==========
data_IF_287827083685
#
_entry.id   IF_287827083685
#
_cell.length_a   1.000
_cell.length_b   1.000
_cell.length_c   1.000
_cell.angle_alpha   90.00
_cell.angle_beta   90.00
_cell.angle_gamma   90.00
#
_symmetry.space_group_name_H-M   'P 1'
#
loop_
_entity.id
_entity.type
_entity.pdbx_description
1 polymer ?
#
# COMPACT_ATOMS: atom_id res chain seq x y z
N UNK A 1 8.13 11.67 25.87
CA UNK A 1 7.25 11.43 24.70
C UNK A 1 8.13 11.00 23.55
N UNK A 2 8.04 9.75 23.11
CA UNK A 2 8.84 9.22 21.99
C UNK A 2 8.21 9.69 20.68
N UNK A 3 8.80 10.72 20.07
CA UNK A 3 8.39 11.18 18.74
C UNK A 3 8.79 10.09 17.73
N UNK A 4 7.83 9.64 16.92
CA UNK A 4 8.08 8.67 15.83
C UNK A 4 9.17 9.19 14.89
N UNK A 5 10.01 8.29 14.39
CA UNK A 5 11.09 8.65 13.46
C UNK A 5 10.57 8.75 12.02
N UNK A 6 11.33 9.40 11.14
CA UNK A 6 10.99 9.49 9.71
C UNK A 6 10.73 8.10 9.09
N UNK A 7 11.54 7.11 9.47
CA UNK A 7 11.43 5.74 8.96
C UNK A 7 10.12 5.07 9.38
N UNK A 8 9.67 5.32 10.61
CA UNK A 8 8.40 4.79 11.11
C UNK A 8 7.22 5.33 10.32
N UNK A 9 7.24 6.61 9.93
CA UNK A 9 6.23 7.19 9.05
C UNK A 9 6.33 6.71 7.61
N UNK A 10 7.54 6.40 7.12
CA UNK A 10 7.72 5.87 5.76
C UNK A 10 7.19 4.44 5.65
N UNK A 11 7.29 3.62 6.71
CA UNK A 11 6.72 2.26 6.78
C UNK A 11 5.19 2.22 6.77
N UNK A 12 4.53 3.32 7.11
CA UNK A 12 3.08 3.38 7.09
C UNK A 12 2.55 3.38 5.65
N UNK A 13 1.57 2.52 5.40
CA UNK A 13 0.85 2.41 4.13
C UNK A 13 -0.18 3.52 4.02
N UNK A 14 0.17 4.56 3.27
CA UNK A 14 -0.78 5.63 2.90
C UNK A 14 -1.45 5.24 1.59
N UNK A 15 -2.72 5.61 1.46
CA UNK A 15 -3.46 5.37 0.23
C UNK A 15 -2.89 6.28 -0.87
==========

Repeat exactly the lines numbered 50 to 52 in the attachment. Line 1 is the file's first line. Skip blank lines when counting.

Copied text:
C UNK A 10 7.19 4.44 5.65
N UNK A 11 7.29 3.62 6.71
CA UNK A 11 6.72 2.26 6.78